A preliminary estimate puts the capacity of Vietnam’s steel industry at 30 million tonnes a year, though the operating capacity is equivalent to 63-65% of total design capacity. For construction steel, the annual capacity has reached 12 million tonnes but the annual demand for such steel was just 7-9 tonnes in recent years.
Other categories of steel also have their respective capacities at double the demand.
Although Vietnam’s steel production capacity has been growing rapidly, the country still imports nearly 5.7 million tonnes worth US$4 billion each year, half of which comes from China. At the same time, many foreign steelmakers are shifting their production to Vietnam, worsening the situation.
Recently many shipments of Vietnamese steel have been blocked due to anti-dumping and anti-subsidy taxes in many countries. Last May, the US Commerce Department announced its intention to impose duties on Vietnamese steel considered to have originated in China.
Early this year, the EU launched safeguard investigations into 26 steel product categories, including six from Vietnam. If Vietnam is found to have violated rules of origin, its steel products will be taxed, instead of the preferential tax rate of 0%.
Steelmaking is considered a dirty industry, and many countries have recently tightened their environmental standards and curb energy consumption, leading to higher production costs and lower profits, forcing companies to relocate their factories with outdated technologies to countries where the rules are more relaxed.
In the past five years, China have taken strong measures to restructure its steel industry and relocated many of its steel projects abroad, to such places as ASEAN and Vietnam.
In Dong Nai province, China’s Yongjin is seeking to invest in a cold-rolled stainless steel factory with a capacity of 300,000 tonnes a year, raising concerns among local steelmakers and the Vietnam Steel Association (VSA). The association has submitted a report to the government and relevant agencies, calling for careful consideration to be given to the project.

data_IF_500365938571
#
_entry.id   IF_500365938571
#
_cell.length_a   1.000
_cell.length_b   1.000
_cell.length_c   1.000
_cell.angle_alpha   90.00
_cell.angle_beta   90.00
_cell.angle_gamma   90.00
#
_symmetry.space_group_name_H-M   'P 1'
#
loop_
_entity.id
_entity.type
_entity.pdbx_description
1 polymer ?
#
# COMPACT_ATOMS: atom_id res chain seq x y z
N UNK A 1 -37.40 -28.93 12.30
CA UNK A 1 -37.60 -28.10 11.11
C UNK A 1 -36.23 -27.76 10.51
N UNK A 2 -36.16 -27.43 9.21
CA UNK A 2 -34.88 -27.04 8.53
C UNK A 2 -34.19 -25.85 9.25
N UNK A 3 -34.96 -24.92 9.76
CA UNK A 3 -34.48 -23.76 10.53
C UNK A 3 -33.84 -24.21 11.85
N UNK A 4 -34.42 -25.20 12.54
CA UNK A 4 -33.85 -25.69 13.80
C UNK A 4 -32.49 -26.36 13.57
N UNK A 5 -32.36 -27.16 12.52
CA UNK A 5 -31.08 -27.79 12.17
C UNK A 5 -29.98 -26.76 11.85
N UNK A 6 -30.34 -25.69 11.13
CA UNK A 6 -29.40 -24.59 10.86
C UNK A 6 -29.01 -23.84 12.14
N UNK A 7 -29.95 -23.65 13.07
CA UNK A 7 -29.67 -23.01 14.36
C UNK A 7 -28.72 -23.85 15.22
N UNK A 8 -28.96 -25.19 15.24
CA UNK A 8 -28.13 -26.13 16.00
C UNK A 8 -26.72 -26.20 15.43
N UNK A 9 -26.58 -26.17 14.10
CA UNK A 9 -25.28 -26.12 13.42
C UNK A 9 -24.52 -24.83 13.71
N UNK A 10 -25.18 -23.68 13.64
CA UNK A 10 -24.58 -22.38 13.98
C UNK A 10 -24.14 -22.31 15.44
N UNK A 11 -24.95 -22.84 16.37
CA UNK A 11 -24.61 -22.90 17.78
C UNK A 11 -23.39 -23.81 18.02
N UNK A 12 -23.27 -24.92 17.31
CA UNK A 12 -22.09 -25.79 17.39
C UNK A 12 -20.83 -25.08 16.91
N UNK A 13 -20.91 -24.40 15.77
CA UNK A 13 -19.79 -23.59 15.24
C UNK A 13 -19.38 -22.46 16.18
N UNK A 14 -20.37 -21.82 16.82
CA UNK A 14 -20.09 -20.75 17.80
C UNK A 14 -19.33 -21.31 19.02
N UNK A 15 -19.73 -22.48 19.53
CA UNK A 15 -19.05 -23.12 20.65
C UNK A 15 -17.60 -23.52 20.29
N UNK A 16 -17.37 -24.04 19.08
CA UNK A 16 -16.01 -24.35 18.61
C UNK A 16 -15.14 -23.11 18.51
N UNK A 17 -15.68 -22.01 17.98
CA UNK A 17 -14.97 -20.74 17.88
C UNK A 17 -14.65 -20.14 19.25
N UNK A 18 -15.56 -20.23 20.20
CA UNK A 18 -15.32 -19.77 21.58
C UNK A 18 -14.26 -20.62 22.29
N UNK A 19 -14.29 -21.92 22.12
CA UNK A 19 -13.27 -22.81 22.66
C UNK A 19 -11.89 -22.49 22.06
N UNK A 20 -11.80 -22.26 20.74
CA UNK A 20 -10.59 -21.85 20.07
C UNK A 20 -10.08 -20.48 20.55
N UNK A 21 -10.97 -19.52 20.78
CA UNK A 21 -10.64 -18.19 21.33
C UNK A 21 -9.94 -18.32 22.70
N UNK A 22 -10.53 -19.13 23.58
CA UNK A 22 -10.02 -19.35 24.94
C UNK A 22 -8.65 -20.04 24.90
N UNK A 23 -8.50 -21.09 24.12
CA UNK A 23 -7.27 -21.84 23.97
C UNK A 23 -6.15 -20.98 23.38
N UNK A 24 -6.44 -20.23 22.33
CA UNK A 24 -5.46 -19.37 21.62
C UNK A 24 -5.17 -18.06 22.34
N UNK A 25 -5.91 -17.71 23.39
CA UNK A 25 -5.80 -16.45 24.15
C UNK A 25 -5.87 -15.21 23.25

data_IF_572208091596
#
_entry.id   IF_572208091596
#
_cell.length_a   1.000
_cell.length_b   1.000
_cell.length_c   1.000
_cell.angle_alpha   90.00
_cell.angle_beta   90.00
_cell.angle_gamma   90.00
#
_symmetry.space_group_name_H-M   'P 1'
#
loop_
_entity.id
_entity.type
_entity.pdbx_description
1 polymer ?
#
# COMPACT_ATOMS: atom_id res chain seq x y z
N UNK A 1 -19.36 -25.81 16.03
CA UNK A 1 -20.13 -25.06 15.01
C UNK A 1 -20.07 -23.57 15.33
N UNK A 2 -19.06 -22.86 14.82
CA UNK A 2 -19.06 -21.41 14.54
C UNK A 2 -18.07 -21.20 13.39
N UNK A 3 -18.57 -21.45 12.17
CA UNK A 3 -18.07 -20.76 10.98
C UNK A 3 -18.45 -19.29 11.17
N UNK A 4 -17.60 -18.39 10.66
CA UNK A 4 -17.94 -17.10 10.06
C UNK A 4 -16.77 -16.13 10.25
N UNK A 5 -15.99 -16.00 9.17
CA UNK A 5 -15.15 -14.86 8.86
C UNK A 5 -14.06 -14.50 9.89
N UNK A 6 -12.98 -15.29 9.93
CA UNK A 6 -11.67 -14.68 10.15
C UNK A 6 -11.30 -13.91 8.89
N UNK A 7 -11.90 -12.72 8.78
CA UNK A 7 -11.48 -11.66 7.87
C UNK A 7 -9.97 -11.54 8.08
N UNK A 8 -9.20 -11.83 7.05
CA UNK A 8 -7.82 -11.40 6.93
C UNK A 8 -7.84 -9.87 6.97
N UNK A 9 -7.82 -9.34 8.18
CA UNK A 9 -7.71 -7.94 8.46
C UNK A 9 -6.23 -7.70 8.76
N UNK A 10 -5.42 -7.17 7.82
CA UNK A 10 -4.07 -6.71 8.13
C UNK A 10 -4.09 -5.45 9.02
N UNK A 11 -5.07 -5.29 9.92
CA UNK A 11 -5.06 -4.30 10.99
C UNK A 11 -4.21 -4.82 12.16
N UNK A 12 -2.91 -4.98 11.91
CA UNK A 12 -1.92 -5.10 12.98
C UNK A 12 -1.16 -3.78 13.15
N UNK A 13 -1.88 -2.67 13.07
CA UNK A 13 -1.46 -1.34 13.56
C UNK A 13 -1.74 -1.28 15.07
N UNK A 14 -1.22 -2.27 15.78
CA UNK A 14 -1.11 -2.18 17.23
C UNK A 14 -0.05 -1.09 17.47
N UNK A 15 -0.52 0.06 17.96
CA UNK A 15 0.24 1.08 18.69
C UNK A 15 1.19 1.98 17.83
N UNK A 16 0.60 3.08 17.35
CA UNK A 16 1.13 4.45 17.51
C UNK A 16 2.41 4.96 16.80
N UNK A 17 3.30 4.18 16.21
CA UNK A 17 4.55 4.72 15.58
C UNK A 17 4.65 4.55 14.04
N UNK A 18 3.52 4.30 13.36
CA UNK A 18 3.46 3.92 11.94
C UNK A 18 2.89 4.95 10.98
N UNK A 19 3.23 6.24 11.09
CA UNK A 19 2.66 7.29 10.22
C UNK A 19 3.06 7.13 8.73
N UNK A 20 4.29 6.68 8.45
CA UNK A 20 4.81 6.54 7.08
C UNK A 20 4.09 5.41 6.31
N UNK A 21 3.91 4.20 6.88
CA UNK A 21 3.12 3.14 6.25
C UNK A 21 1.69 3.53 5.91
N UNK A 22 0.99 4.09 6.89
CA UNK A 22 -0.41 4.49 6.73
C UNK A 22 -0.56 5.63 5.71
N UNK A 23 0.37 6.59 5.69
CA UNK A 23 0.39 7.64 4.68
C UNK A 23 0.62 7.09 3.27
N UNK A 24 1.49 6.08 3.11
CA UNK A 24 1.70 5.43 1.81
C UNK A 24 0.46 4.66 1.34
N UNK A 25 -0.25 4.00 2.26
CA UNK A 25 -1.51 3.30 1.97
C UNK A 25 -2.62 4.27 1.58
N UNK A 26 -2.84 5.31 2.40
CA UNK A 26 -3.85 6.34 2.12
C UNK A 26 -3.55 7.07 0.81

The VSA proposed that the government should only encourage investment in projects that make high-quality steel used for manufacturing, shipbuilding and car manufacturing that local steelmakers have not been able to produce.
A number of industry experts have expressed their agreement with the VSA because Vietnam is becoming a transit point for Chinese steel to avoid taxation.
Associate Professor To Duy Phuong from the Vietnam Foundry and Metallurgy Science and Technology Association stated that Vietnamese steelmakers might be inadvertently affected by Chinese steelmakers’ scheme to disguise the origin of their products.
In order to mitigate the impacts of protectionist measures on Vietnamese steel exports, experts have advised that local manufacturers should innovate their technologies and improve the competitiveness of their products while learning about the laws of international trade and import countries.
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